Leones, the first film from Argentinian Jazmin Lopez, would be a run of the mill entry into the loosely defined aloof-teen-walk-and-talk genre, were it not elevated by two tricks, one formal and one narrative. The formal one, the employment of a floating, tracking steadicam as a character in itself, is obvious to the observer. The narrative one though, is revealed ambiguously enough that it could be missed entirely.
Leones, explained without spoilers, roughly constitutes 90 minutes of footage of five teens walking through a forest, shot lushly from behind with a trailing, voyeuristic camera, talking about odd matters, and playing a Hemingway inspired linguistic game whereby the player must create a six word story, a lifetime in only a few words. “For sale. Baby shoes. Never worn,” being the suitably haunting example given. There is a little more to it however, mysterious lines of dialogues, a spooky cassette recording, surrealistic, unexplainable scenes (a game of air volleyball that clumsily mimics the mime scene in Antonioni’s Blow Up for one) eventually reveal themselves to be purposeful as Lopez unveils her narrative caveat, a sort of supernatural element that informs the aesthetic.
This style – that second trick – is certainly the most interesting aspect of Leones. Making her inspiration clear, Lopez employs the camera-operator crew of Gus Van Sant’s Gerry, a forbearer in the contemplative walk-and-talk genre, and upgrades them (Matias Mesa) to director of photography. She also, in a way, upgrades the status of the camera itself, to that of the rank of sixth character.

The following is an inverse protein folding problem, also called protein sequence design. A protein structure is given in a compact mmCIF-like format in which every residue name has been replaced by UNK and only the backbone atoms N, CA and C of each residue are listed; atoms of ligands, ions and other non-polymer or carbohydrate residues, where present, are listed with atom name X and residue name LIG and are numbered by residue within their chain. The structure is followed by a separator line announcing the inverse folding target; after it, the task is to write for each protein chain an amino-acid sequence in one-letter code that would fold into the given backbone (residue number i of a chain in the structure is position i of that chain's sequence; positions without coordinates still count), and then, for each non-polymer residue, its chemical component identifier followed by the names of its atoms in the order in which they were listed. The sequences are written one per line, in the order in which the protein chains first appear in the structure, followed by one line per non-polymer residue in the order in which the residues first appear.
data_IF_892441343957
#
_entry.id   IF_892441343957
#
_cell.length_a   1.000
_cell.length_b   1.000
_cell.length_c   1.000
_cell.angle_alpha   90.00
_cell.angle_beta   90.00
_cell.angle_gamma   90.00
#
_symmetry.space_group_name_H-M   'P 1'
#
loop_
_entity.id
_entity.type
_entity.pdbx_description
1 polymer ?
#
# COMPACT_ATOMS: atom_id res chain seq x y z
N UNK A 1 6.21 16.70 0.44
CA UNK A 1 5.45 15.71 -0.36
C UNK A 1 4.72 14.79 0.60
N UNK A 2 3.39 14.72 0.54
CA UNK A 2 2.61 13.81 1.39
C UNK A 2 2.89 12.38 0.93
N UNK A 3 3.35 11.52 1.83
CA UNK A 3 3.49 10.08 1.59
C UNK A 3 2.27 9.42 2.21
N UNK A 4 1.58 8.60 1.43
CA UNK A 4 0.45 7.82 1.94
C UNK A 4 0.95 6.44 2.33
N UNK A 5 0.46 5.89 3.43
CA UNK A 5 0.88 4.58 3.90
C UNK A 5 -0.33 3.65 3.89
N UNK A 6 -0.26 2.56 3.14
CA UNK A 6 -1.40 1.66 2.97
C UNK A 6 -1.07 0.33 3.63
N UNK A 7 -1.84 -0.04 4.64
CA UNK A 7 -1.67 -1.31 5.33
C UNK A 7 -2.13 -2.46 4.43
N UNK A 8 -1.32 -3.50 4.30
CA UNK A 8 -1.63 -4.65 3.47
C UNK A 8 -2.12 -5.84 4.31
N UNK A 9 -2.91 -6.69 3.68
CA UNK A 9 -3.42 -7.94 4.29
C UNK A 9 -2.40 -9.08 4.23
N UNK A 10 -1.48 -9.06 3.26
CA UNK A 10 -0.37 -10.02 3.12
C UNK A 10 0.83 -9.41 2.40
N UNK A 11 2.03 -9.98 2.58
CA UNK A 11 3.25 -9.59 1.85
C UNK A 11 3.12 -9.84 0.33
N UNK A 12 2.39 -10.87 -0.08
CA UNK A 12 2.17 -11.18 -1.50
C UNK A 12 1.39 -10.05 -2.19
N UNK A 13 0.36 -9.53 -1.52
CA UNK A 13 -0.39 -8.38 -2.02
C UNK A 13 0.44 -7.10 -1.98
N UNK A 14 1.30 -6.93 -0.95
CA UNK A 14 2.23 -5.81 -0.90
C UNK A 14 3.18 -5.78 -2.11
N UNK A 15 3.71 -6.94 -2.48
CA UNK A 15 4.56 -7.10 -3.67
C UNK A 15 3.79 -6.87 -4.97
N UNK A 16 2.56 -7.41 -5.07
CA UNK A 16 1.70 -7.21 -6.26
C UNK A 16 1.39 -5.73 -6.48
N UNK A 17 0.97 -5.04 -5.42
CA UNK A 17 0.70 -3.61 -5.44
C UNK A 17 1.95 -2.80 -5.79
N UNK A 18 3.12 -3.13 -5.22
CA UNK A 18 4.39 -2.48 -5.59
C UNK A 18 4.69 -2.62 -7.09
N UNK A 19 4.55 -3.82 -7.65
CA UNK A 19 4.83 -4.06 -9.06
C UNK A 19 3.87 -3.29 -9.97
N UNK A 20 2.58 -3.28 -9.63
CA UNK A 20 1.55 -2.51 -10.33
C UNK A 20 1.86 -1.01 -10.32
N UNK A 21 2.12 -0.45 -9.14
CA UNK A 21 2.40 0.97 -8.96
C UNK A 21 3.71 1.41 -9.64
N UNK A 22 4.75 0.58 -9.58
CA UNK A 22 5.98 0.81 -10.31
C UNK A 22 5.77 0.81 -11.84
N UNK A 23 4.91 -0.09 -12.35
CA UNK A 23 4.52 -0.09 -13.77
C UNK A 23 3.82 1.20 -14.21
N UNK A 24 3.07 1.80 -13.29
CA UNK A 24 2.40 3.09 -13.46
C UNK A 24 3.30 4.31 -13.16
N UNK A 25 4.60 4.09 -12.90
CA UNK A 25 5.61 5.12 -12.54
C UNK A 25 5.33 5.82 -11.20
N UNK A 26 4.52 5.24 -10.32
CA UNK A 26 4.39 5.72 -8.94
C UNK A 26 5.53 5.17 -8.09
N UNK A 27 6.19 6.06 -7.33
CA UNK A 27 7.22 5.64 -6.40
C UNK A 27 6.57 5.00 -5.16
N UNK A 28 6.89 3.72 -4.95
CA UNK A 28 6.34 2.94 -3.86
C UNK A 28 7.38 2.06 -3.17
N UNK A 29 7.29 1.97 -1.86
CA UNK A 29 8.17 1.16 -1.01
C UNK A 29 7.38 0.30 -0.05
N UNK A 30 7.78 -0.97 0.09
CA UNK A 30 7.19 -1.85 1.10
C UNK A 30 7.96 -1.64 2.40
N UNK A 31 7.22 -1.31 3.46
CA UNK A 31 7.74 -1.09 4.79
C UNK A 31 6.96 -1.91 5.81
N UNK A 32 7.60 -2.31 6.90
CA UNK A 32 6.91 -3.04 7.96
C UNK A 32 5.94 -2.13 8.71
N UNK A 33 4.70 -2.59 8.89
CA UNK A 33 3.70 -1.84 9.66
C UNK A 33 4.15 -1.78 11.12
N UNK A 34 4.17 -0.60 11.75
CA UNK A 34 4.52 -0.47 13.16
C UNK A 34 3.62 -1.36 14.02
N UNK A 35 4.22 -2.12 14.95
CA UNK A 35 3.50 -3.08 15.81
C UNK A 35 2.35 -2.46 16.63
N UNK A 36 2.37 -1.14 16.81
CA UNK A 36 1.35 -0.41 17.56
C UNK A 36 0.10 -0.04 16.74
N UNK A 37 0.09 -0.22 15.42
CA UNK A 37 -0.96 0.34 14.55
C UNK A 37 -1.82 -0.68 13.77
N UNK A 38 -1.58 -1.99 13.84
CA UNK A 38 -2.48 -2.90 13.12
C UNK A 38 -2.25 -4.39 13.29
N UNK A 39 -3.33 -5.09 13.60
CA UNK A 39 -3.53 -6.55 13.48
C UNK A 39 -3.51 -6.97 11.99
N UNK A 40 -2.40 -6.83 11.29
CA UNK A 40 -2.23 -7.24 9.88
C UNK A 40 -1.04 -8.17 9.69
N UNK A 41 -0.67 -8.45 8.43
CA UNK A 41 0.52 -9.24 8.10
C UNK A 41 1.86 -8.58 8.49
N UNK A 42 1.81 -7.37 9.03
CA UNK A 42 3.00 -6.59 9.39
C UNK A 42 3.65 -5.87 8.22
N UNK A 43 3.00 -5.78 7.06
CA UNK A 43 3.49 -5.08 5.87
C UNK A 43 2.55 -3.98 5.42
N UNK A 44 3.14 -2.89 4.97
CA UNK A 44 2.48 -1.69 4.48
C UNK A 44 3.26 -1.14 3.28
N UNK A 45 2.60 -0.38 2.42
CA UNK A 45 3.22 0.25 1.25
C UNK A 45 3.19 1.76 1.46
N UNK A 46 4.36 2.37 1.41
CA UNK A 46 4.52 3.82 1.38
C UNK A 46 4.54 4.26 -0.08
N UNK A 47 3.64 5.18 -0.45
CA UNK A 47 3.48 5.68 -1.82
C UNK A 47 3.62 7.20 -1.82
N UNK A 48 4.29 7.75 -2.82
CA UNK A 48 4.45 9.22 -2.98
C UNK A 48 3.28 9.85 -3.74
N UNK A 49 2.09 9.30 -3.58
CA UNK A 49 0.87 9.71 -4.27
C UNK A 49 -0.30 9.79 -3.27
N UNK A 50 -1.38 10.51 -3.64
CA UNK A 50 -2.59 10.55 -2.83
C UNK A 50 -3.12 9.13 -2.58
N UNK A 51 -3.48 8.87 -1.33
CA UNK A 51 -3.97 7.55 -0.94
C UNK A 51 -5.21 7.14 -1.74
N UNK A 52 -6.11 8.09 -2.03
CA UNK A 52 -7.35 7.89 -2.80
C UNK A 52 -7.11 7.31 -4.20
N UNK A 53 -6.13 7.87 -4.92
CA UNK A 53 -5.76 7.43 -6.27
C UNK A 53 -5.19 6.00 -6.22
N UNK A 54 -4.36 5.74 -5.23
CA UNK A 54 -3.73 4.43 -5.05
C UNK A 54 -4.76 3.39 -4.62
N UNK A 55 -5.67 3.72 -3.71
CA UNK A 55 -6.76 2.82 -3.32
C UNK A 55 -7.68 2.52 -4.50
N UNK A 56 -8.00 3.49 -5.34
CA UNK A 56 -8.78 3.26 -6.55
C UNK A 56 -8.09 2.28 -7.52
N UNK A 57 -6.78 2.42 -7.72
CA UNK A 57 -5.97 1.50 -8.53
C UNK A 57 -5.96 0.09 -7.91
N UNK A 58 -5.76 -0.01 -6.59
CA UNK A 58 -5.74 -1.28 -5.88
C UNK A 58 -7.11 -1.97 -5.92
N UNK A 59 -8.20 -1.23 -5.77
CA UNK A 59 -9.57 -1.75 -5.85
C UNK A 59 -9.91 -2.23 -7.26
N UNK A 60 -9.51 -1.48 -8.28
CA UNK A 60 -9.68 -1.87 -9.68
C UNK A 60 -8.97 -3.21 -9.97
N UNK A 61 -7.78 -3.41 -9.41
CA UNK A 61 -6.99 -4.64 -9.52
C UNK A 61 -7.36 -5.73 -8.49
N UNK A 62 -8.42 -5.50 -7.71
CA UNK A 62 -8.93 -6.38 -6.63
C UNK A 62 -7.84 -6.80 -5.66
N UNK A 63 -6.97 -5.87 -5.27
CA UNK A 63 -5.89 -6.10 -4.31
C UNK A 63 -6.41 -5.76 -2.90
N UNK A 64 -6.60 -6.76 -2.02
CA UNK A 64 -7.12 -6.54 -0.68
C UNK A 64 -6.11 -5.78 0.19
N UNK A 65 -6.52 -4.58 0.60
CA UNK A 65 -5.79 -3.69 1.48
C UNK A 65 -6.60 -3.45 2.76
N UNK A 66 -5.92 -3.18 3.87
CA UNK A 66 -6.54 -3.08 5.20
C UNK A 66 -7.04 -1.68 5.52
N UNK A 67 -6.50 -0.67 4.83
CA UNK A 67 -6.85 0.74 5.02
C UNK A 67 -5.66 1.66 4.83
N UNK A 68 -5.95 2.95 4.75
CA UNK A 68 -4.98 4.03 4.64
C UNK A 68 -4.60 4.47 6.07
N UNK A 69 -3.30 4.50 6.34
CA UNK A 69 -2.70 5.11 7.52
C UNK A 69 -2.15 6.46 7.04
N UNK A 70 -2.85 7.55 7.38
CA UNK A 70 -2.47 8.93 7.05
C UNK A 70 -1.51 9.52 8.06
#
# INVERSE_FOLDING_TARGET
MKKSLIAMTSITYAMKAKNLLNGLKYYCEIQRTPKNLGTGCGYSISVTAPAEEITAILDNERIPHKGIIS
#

Often in film, especially that with realist tendencies, the aim is to make the camera’s presence as unnoticeable as possible, but in Leones the omniscience of the camera is made especially visible. It is a truism that the camera has to be in sight of the characters for the action to be observed and heard, thus the camera is generally tied to the movements of the characters of a film. In Leones, the camera is an agent of its own initiative. The spectrely camera follows behind the walking characters as expected for much of the film, but every so often will leave them behind, pause as they walk on to focus on the landscape, track and float absent mindedly around the forest canopys, or circle a house or car inquisitively. Fantastic, eerie sound design and the beguiling dreariness of the 35mm film grain make these wanderings some of the most diverting and satisfying moments in Leones.
It sounds pointless, the camera must surely serve the narrative purpose and stay with the characters by which the narrative is progressed, but in Lopez’s film, this style of non-presence is fitting, the camera’s ghostliness is very apt. Mesa’s camera floats and bobs about as if of its own will, suggesting heavily a sense of higher observation, a voyeuristic judgement that is entirely relevant to Lopez’s supernatural/spiritual themes. The style is befitting of the content, applying a melancholic, mysterious air to proceedings long before any reasoning as to why this might be necessary is uncovered. The shortcomings of Lopez’s film in other regards, characterisation, writing, become more forgiveable if this formal innovation is agreeable.
Slow, pronounced, and more than a little enigmatic, Jazmin Lopez’ first feature is valuable mostly for its formal elegance. It seems to be a film that would surrender more on repeat viewings, the foreknowledge of the hidden-but-crucial plot element perhaps making some of the more abstract moments seem relevant, and the character’s behaviours more emotionally resonant.